A technically compliant AAP is a combination of statistical analyses and written narratives specific to each of the three affirmative action plans, minorities and women, individuals with disabilities, and protected veterans. The respective regulations for each of these groups require the contractor to address specific policies, personnel selection processes, and programs for targeted outreach in each narrative. While sample OFCCP narratives are available for reference, to maintain affirmative action compliance it is important that the contractor’s narratives are customized to reflect the policies and processes actually in practice and communicated to employees and applicants.
Getting your broader affirmative action program in place is the important first step in implementing your AAP. Understanding what your AAP says about your organization is the next step, especially if the analyses of the employment data in your AAP show significant differences in selection rates or underutilization of available and qualified members of protected groups. Contractors also have other compliance responsibilities, outside of developing a written AAP, and must undertake targeted recruiting efforts in areas with placement goals. Creating an affirmative action program, rather than just a written AAP, is the key to successful compliance with all affirmative action and nondiscrimination requirements for contractors and subcontractors.
The written AAP is only one component of a compliant Affirmative Action Program. Program implementation will occur throughout the plan year, starting with communication of the AAP results, targeted outreach and recruitment, ongoing evaluation of personnel policies and practices, and periodic monitoring of personnel activity data.
Communicate your placement goals and their importance to executives and hiring managers. Potential topics for meeting agendas include:
These meetings also may communicate areas of success and progress made during the plan year as well as any areas of concern or areas in need of improvement.
Outreach and recruitment efforts will yield a diverse pool of qualified candidates. Examine what sources will give you the best results for your time and money, then zero in on them. This is even more important if you have specialty or hard-to-fill jobs since you might have trouble finding a diverse pool of candidates for those roles. If your goal is to hire more veterans, for instance, reach out to your local VA office or veteran support organization and post open positions on job boards for veterans.
Outdated job requirements could be preventing applicants from submitting their applications. IWDs may not apply for a position with a lifting requirement, for example. Reassess your needs. How much does the role really require heavy lifting? Are there forklifts or tools to make that component more accessible? Periodically review job requirements at your organization to ensure that they’re up-to-date and accurate.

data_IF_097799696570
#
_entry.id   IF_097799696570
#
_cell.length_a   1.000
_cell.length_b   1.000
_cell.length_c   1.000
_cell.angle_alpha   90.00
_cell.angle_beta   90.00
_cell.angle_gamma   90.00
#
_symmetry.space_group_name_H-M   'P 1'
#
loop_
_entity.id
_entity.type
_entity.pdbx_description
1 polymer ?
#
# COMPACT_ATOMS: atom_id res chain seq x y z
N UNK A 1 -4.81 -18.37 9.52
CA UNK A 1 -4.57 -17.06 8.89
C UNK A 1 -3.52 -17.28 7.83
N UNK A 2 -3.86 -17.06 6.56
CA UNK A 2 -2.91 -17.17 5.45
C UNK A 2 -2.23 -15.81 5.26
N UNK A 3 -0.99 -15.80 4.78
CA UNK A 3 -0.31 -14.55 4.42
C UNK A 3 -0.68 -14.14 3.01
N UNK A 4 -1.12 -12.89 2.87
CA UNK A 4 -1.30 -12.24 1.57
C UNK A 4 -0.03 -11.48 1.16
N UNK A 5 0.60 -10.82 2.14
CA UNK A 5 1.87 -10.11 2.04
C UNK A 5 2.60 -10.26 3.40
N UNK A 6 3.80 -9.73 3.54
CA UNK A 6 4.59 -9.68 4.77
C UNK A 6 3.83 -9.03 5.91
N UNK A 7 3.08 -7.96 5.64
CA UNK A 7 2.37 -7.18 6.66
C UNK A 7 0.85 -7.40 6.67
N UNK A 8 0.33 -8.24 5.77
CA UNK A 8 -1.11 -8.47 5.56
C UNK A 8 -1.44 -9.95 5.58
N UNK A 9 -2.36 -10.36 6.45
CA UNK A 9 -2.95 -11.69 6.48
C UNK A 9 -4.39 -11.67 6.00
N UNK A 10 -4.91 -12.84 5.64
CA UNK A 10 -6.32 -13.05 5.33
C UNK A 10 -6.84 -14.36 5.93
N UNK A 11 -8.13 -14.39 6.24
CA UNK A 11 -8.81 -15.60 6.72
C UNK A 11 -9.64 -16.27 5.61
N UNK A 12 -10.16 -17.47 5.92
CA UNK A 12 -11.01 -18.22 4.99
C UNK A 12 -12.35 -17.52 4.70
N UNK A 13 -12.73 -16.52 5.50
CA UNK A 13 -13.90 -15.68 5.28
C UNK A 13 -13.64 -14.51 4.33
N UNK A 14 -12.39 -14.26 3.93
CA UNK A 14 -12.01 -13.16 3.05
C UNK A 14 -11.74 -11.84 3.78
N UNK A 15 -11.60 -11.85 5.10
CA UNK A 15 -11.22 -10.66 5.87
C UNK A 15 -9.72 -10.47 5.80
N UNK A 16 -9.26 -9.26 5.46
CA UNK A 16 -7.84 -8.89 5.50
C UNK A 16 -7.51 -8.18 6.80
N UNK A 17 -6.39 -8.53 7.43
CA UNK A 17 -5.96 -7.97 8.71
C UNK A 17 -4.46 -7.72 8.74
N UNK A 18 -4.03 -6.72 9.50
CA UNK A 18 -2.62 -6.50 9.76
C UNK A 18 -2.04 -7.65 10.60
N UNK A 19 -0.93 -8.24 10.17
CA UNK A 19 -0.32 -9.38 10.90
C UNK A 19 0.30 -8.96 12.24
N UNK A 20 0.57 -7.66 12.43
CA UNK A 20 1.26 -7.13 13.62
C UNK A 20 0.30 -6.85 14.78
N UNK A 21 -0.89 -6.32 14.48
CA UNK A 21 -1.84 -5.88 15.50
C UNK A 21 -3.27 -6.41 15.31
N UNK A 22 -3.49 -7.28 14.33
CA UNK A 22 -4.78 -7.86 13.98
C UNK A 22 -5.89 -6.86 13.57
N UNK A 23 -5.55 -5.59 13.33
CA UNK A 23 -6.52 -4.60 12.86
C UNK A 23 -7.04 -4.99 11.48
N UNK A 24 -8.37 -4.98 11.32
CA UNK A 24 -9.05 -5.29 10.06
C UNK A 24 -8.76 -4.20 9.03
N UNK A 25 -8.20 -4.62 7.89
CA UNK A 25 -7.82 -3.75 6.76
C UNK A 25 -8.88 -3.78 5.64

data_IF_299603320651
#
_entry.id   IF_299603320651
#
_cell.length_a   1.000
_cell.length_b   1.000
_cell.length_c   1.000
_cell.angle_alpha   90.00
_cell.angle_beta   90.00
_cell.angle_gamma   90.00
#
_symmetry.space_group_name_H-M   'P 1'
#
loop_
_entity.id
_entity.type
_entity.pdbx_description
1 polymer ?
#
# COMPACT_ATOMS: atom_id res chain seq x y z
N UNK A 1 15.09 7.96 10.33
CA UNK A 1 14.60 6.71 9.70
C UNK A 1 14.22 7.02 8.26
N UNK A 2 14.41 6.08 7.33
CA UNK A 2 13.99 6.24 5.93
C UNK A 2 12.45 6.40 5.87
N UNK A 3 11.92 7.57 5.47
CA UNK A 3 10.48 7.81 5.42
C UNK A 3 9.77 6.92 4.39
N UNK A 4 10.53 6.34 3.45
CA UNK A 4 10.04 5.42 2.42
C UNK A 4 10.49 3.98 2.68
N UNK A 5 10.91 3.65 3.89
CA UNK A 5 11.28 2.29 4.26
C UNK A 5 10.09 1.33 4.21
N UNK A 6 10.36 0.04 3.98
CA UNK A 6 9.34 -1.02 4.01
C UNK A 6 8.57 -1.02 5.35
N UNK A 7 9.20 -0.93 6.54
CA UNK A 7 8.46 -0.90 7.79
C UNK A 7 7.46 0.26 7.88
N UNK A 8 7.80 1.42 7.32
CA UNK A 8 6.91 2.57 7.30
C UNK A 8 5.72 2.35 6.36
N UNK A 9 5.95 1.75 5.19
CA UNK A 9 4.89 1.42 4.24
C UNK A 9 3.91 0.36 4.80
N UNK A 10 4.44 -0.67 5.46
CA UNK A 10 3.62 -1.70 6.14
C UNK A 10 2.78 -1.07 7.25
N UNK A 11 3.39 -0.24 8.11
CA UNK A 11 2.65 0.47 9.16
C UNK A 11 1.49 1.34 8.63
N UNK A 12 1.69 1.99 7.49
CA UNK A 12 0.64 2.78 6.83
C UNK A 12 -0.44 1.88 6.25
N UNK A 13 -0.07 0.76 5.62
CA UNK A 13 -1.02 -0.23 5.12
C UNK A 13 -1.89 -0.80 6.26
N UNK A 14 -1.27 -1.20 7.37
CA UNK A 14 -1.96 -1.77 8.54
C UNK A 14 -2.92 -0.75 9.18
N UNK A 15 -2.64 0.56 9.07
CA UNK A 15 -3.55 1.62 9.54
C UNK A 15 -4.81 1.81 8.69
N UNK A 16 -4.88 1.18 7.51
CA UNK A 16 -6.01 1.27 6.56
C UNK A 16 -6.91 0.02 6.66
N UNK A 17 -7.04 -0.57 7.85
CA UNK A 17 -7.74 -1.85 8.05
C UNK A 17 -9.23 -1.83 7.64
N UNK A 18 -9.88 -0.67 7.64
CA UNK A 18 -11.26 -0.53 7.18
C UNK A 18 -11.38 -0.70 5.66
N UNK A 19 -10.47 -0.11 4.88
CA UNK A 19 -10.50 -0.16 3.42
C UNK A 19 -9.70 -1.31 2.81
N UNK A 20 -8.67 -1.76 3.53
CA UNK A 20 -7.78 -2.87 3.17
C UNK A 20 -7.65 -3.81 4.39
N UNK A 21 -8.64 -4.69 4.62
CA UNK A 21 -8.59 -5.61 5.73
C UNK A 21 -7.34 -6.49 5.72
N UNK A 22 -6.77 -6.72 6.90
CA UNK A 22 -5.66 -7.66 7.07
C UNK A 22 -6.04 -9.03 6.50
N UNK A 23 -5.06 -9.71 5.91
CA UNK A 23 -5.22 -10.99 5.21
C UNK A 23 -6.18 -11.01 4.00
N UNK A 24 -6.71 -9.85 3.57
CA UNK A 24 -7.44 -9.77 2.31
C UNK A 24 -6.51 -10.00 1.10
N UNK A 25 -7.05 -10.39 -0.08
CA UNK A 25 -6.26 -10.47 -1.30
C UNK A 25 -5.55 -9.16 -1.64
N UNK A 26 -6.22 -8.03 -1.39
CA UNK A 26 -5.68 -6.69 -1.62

Equip your hiring managers with the tools and resources they need to follow the program and accurately record the data. Educate anyone responsible for hiring on the importance of applicant disposition codes and how to record them, and ensure that employees know your policies and where to find them.
Affirmative action planning is a continual process throughout the plan year. The key to a successful program is to continually measure the effectiveness of your AAP. Contractors also have a regulatory requirement to implement an internal auditing system to periodically measure the effectiveness of its affirmative action program. At least semi-annually, the contractor should review progress towards placement goals for minorities and women, as well as the national utilization goal for IWD, and the annual hiring benchmark for protected veterans.
Contractors are also required to periodically monitor personnel policies and activities related to the three affirmative action plans.
Have more questions about implementing your AAP? Our experts have answers.
Developing an affirmative action plan AAP is not an easy task and managing the broader regulatory requirements is an ongoing effort, not a once-a-year project. Contractors must adequately plan for the resources needed to prepare an affirmative action plan and monitor their efforts.
If you are reading this and one of your many job responsibilities is to manage the AAP, you know how much work it takes to ensure everything is in order to meet OFCCP regulations. State your business case to your boss early and often to get the attention and resources you need.
Whether it’s training in affirmative action, a software solution to prepare your plan, or a consultant to design your plan—build a business case to show what’s involved in such a project and include the costs, time, and personnel resources you’ll need.
Berkshire can help you learn about your options, which will help you communicate and build a business case for what you need to complete your AAP in the most efficient way possible.